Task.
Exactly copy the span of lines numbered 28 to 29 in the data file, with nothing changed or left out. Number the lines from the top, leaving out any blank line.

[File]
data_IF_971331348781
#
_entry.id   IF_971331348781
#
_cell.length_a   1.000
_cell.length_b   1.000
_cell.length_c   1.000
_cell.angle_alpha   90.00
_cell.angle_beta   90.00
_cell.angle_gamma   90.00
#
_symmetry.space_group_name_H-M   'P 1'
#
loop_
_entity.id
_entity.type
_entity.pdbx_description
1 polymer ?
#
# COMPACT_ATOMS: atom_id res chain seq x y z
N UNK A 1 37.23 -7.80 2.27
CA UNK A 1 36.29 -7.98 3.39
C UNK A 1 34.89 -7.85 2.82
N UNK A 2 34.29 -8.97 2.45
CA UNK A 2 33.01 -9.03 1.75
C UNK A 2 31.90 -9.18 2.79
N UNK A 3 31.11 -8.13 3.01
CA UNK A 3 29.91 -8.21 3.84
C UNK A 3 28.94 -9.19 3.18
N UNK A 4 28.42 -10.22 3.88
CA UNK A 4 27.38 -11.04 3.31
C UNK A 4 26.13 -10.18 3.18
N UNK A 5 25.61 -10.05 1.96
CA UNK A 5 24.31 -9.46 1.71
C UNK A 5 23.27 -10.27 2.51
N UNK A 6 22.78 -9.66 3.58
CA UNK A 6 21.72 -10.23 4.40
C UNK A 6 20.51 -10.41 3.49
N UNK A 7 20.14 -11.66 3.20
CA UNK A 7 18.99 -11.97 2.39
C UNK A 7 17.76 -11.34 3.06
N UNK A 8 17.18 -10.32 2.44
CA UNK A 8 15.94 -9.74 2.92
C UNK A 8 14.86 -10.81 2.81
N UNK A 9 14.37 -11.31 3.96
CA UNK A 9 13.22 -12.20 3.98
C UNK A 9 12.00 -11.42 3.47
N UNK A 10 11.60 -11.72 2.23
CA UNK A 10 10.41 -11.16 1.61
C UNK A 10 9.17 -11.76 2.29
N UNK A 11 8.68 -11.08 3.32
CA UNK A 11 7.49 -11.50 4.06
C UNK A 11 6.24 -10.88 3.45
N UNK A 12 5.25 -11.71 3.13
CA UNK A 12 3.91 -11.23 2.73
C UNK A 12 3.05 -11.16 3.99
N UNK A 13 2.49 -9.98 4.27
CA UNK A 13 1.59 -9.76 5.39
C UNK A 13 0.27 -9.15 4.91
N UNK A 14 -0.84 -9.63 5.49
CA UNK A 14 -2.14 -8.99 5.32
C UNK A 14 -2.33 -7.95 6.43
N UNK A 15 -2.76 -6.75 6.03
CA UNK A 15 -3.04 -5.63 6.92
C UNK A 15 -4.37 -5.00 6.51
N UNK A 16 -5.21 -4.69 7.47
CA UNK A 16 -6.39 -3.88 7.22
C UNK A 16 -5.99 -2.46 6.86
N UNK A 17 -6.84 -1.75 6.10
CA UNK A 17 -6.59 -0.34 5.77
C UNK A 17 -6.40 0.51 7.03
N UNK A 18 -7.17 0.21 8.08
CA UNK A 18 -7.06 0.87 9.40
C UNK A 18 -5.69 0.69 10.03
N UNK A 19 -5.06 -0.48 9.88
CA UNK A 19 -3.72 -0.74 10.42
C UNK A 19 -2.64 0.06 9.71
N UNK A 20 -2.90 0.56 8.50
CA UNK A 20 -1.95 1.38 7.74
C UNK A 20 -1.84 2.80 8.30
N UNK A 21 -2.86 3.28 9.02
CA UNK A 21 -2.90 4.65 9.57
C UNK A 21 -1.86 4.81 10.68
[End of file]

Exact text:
CA UNK A 3 29.91 -8.21 3.84
C UNK A 3 28.94 -9.19 3.18